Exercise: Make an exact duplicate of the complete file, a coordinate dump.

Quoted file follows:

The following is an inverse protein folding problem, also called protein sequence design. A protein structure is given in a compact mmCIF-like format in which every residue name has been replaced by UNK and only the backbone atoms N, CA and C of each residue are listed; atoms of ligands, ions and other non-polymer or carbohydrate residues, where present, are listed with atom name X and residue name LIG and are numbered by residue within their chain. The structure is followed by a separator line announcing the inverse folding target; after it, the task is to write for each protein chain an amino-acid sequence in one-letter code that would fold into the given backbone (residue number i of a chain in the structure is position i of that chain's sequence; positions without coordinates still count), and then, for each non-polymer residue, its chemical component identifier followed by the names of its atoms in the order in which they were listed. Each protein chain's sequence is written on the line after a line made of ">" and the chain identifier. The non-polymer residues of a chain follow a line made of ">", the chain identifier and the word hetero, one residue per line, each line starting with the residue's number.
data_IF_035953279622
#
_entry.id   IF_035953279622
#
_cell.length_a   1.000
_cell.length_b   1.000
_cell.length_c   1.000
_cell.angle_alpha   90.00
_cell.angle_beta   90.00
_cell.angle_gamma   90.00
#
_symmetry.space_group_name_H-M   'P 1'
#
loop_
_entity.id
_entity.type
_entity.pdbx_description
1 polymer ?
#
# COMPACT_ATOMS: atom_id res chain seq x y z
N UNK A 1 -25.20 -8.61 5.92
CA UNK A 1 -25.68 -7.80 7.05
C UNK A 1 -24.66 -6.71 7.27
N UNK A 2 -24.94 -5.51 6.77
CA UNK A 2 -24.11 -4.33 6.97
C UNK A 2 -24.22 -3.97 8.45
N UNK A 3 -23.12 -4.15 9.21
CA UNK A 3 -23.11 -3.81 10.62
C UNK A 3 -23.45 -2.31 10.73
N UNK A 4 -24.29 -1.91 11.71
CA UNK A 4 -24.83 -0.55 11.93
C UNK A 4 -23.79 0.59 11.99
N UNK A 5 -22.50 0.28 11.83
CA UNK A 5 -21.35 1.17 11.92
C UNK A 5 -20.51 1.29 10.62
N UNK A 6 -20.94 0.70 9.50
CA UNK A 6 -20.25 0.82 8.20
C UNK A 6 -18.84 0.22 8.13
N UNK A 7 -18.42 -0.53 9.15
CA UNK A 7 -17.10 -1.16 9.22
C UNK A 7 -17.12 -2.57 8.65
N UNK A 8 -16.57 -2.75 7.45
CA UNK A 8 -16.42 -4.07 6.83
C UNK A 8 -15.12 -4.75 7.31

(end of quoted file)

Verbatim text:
The following is an inverse protein folding problem, also called protein sequence design. A protein structure is given in a compact mmCIF-like format in which every residue name has been replaced by UNK and only the backbone atoms N, CA and C of each residue are listed; atoms of ligands, ions and other non-polymer or carbohydrate residues, where present, are listed with atom name X and residue name LIG and are numbered by residue within their chain. The structure is followed by a separator line announcing the inverse folding target; after it, the task is to write for each protein chain an amino-acid sequence in one-letter code that would fold into the given backbone (residue number i of a chain in the structure is position i of that chain's sequence; positions without coordinates still count), and then, for each non-polymer residue, its chemical component identifier followed by the names of its atoms in the order in which they were listed. Each protein chain's sequence is written on the line after a line made of ">" and the chain identifier. The non-polymer residues of a chain follow a line made of ">", the chain identifier and the word hetero, one residue per line, each line starting with the residue's number.
data_IF_035953279622
#
_entry.id   IF_035953279622
#
_cell.length_a   1.000
_cell.length_b   1.000
_cell.length_c   1.000
_cell.angle_alpha   90.00
_cell.angle_beta   90.00
_cell.angle_gamma   90.00
#
_symmetry.space_group_name_H-M   'P 1'
#
loop_
_entity.id
_entity.type
_entity.pdbx_description
1 polymer ?
#
# COMPACT_ATOMS: atom_id res chain seq x y z
N UNK A 1 -25.20 -8.61 5.92
CA UNK A 1 -25.68 -7.80 7.05
C UNK A 1 -24.66 -6.71 7.27
N UNK A 2 -24.94 -5.51 6.77
CA UNK A 2 -24.11 -4.33 6.97
C UNK A 2 -24.22 -3.97 8.45
N UNK A 3 -23.12 -4.15 9.21
CA UNK A 3 -23.11 -3.81 10.62
C UNK A 3 -23.45 -2.31 10.73
N UNK A 4 -24.29 -1.91 11.71
CA UNK A 4 -24.83 -0.55 11.93
C UNK A 4 -23.79 0.59 11.99
N UNK A 5 -22.50 0.28 11.83
CA UNK A 5 -21.35 1.17 11.92
C UNK A 5 -20.51 1.29 10.62
N UNK A 6 -20.94 0.70 9.50
CA UNK A 6 -20.25 0.82 8.20
C UNK A 6 -18.84 0.22 8.13
N UNK A 7 -18.42 -0.53 9.15
CA UNK A 7 -17.10 -1.16 9.22
C UNK A 7 -17.12 -2.57 8.65
N UNK A 8 -16.57 -2.75 7.45
CA UNK A 8 -16.42 -4.07 6.83
C UNK A 8 -15.12 -4.75 7.31